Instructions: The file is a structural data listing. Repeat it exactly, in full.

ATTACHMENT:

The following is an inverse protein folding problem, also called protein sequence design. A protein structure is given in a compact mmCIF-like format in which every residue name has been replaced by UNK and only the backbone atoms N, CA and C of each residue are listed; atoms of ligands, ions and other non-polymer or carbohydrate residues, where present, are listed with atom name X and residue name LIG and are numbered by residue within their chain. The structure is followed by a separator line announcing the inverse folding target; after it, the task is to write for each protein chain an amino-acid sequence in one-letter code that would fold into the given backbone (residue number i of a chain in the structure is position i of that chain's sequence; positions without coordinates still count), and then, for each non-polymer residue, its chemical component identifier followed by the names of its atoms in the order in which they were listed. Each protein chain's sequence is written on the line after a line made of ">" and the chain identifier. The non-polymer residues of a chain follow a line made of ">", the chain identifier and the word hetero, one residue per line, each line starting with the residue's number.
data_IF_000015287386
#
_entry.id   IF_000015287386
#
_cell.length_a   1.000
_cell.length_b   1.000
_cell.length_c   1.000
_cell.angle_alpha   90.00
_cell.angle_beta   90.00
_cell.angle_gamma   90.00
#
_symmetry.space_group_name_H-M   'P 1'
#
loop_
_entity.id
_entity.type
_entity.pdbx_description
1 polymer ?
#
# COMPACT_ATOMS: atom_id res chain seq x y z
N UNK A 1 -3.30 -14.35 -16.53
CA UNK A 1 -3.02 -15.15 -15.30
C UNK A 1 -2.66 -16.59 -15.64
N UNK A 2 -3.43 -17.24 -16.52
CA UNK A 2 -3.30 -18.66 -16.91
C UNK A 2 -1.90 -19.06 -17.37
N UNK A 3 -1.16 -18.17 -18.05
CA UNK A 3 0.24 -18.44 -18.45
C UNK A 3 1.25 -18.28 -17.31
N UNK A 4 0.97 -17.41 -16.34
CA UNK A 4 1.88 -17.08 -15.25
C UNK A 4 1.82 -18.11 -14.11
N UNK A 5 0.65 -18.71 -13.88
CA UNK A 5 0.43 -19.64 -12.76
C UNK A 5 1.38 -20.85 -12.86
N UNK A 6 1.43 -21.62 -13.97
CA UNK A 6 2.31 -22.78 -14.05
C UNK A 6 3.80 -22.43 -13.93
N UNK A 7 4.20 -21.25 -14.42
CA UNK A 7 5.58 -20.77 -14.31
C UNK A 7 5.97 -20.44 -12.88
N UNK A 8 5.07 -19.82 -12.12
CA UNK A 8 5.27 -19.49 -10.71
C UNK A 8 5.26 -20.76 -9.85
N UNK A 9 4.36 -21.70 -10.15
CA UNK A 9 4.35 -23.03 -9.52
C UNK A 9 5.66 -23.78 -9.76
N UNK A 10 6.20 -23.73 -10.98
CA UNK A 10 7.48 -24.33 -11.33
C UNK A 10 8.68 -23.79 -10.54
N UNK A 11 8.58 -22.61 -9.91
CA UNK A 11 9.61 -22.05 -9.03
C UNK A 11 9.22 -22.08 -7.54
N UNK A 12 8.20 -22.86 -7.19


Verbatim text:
The following is an inverse protein folding problem, also called protein sequence design. A protein structure is given in a compact mmCIF-like format in which every residue name has been replaced by UNK and only the backbone atoms N, CA and C of each residue are listed; atoms of ligands, ions and other non-polymer or carbohydrate residues, where present, are listed with atom name X and residue name LIG and are numbered by residue within their chain. The structure is followed by a separator line announcing the inverse folding target; after it, the task is to write for each protein chain an amino-acid sequence in one-letter code that would fold into the given backbone (residue number i of a chain in the structure is position i of that chain's sequence; positions without coordinates still count), and then, for each non-polymer residue, its chemical component identifier followed by the names of its atoms in the order in which they were listed. Each protein chain's sequence is written on the line after a line made of ">" and the chain identifier. The non-polymer residues of a chain follow a line made of ">", the chain identifier and the word hetero, one residue per line, each line starting with the residue's number.
data_IF_000015287386
#
_entry.id   IF_000015287386
#
_cell.length_a   1.000
_cell.length_b   1.000
_cell.length_c   1.000
_cell.angle_alpha   90.00
_cell.angle_beta   90.00
_cell.angle_gamma   90.00
#
_symmetry.space_group_name_H-M   'P 1'
#
loop_
_entity.id
_entity.type
_entity.pdbx_description
1 polymer ?
#
# COMPACT_ATOMS: atom_id res chain seq x y z
N UNK A 1 -3.30 -14.35 -16.53
CA UNK A 1 -3.02 -15.15 -15.30
C UNK A 1 -2.66 -16.59 -15.64
N UNK A 2 -3.43 -17.24 -16.52
CA UNK A 2 -3.30 -18.66 -16.91
C UNK A 2 -1.90 -19.06 -17.37
N UNK A 3 -1.16 -18.17 -18.05
CA UNK A 3 0.24 -18.44 -18.45
C UNK A 3 1.25 -18.28 -17.31
N UNK A 4 0.97 -17.41 -16.34
CA UNK A 4 1.88 -17.08 -15.25
C UNK A 4 1.82 -18.11 -14.11
N UNK A 5 0.65 -18.71 -13.88
CA UNK A 5 0.43 -19.64 -12.76
C UNK A 5 1.38 -20.85 -12.86
N UNK A 6 1.43 -21.62 -13.97
CA UNK A 6 2.31 -22.78 -14.05
C UNK A 6 3.80 -22.43 -13.93
N UNK A 7 4.20 -21.25 -14.42
CA UNK A 7 5.58 -20.77 -14.31
C UNK A 7 5.97 -20.44 -12.88
N UNK A 8 5.07 -19.82 -12.12
CA UNK A 8 5.27 -19.49 -10.71
C UNK A 8 5.26 -20.76 -9.85
N UNK A 9 4.36 -21.70 -10.15
CA UNK A 9 4.35 -23.03 -9.52
C UNK A 9 5.66 -23.78 -9.76
N UNK A 10 6.20 -23.73 -10.98
CA UNK A 10 7.48 -24.33 -11.33
C UNK A 10 8.68 -23.79 -10.54
N UNK A 11 8.58 -22.61 -9.91
CA UNK A 11 9.61 -22.05 -9.03
C UNK A 11 9.22 -22.08 -7.54
N UNK A 12 8.20 -22.86 -7.19